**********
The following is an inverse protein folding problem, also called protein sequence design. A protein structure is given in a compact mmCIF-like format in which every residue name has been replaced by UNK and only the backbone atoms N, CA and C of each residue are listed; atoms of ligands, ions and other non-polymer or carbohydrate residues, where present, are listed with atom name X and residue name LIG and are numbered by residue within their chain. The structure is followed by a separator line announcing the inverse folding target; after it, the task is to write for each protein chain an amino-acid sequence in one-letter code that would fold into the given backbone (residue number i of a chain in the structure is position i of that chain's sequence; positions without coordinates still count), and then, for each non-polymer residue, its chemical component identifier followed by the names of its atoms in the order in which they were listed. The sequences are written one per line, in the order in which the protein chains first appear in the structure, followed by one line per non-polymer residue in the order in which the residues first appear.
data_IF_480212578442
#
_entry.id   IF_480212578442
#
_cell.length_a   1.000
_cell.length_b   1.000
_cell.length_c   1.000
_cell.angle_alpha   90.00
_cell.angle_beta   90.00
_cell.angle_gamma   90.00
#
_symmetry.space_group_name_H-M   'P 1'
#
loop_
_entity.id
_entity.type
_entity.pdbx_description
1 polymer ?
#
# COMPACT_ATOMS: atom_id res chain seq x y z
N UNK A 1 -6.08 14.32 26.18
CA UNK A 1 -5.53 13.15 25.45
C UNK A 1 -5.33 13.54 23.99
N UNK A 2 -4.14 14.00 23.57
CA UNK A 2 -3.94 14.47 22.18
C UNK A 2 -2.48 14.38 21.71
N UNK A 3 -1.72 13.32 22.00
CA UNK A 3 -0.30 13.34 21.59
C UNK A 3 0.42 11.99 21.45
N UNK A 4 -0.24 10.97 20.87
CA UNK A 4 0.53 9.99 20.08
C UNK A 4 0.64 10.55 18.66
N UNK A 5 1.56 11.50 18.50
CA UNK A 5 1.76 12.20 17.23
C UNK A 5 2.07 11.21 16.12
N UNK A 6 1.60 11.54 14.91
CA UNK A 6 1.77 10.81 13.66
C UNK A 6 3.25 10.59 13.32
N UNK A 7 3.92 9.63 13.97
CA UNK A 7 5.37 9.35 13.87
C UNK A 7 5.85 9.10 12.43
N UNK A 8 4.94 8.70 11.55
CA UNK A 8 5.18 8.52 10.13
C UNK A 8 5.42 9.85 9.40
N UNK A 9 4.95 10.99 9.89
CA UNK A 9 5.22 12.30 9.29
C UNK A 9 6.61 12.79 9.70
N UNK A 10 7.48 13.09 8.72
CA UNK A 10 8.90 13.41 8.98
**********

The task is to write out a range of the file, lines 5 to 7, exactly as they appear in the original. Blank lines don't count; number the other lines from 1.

#
_cell.length_a   1.000
_cell.length_b   1.000